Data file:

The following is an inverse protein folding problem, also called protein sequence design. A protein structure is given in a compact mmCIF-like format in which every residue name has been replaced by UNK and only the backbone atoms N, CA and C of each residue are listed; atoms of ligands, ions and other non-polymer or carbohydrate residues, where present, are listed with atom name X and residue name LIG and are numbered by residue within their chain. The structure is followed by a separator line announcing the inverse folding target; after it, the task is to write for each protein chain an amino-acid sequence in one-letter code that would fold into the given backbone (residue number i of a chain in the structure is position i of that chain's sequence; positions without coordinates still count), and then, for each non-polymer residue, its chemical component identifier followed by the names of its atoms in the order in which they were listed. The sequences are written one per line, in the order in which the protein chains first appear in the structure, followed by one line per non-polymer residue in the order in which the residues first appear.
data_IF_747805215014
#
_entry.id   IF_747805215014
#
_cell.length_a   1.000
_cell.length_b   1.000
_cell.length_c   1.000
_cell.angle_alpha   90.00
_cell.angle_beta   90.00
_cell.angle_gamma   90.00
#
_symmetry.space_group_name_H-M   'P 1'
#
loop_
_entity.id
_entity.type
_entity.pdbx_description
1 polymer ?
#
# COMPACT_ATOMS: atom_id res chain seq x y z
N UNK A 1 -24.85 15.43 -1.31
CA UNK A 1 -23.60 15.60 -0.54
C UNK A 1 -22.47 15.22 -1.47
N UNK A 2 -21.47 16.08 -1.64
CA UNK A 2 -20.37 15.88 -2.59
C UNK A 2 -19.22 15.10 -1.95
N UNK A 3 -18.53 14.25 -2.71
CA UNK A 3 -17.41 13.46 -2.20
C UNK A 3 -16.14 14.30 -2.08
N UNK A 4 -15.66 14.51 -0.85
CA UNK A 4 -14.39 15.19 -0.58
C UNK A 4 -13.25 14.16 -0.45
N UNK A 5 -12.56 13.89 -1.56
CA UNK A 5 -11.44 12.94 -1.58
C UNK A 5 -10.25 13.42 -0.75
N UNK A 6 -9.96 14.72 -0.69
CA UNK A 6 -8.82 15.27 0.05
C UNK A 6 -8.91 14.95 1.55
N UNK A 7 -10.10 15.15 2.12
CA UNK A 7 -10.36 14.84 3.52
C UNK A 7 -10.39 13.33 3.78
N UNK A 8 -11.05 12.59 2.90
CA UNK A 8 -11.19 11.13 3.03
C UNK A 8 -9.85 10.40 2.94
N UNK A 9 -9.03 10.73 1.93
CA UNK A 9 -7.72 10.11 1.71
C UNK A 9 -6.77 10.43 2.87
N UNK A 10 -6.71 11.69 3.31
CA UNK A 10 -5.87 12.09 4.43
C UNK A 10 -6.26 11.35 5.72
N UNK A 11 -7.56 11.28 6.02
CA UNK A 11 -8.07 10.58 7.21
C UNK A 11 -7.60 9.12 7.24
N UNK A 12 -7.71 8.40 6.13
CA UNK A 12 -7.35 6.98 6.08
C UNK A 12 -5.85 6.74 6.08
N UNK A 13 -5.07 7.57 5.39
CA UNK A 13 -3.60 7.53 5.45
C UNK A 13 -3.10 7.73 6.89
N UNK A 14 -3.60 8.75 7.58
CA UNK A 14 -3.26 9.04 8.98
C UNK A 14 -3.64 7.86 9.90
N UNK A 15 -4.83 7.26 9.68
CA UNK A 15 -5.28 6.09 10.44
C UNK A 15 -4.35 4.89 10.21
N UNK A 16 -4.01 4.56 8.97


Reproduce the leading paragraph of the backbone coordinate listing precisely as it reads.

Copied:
The following is an inverse protein folding problem, also called protein sequence design. A protein structure is given in a compact mmCIF-like format in which every residue name has been replaced by UNK and only the backbone atoms N, CA and C of each residue are listed; atoms of ligands, ions and other non-polymer or carbohydrate residues, where present, are listed with atom name X and residue name LIG and are numbered by residue within their chain. The structure is followed by a separator line announcing the inverse folding target; after it, the task is to write for each protein chain an amino-acid sequence in one-letter code that would fold into the given backbone (residue number i of a chain in the structure is position i of that chain's sequence; positions without coordinates still count), and then, for each non-polymer residue, its chemical component identifier followed by the names of its atoms in the order in which they were listed. The sequences are written one per line, in the order in which the protein chains first appear in the structure, followed by one line per non-polymer residue in the order in which the residues first appear.